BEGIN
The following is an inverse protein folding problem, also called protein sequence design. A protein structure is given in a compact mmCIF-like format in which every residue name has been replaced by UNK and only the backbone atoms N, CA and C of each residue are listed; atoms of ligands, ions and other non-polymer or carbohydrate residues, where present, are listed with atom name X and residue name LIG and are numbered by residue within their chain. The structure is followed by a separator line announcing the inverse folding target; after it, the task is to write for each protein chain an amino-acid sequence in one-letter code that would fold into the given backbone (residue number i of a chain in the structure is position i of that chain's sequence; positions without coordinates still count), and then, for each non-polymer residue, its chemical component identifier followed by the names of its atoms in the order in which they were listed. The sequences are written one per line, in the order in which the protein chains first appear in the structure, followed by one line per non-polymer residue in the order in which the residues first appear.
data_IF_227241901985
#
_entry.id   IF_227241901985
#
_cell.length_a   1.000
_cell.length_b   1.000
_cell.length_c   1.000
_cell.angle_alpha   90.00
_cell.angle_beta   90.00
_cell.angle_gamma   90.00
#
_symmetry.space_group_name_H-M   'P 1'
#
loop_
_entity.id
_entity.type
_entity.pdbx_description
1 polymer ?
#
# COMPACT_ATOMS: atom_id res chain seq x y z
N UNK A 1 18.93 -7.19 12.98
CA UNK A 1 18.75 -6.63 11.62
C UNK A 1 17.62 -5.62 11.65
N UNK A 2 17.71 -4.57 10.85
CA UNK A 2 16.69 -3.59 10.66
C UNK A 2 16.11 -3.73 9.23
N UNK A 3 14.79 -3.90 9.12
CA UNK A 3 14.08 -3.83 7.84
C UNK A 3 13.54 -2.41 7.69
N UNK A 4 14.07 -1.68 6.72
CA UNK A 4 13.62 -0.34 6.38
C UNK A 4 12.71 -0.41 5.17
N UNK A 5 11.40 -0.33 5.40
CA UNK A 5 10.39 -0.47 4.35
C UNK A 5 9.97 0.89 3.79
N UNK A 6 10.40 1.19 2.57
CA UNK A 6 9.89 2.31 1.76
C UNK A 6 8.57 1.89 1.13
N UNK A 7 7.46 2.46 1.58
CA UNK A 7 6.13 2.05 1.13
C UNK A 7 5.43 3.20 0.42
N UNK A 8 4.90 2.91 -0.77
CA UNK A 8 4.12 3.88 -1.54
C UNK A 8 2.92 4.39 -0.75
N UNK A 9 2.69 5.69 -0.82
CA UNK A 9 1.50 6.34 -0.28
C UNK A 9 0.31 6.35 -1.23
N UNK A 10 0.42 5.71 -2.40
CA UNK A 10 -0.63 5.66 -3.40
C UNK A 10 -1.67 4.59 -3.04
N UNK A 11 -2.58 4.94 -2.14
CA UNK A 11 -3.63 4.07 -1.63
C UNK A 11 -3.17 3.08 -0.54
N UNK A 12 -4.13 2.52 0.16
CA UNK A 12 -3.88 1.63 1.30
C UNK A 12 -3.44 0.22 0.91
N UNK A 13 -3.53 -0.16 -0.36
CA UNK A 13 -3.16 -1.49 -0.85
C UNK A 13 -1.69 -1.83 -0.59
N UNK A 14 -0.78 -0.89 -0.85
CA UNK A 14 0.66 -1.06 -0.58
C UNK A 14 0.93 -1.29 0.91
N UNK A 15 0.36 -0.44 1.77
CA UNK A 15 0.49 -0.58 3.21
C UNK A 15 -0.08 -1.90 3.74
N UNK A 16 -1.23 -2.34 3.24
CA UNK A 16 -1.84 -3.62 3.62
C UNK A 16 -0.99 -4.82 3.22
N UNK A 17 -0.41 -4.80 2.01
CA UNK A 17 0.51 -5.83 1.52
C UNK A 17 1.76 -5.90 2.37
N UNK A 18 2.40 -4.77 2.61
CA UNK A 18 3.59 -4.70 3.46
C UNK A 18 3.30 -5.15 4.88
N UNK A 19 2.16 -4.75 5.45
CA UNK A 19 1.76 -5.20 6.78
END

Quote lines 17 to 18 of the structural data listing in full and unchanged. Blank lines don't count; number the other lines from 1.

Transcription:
_entity.type
_entity.pdbx_description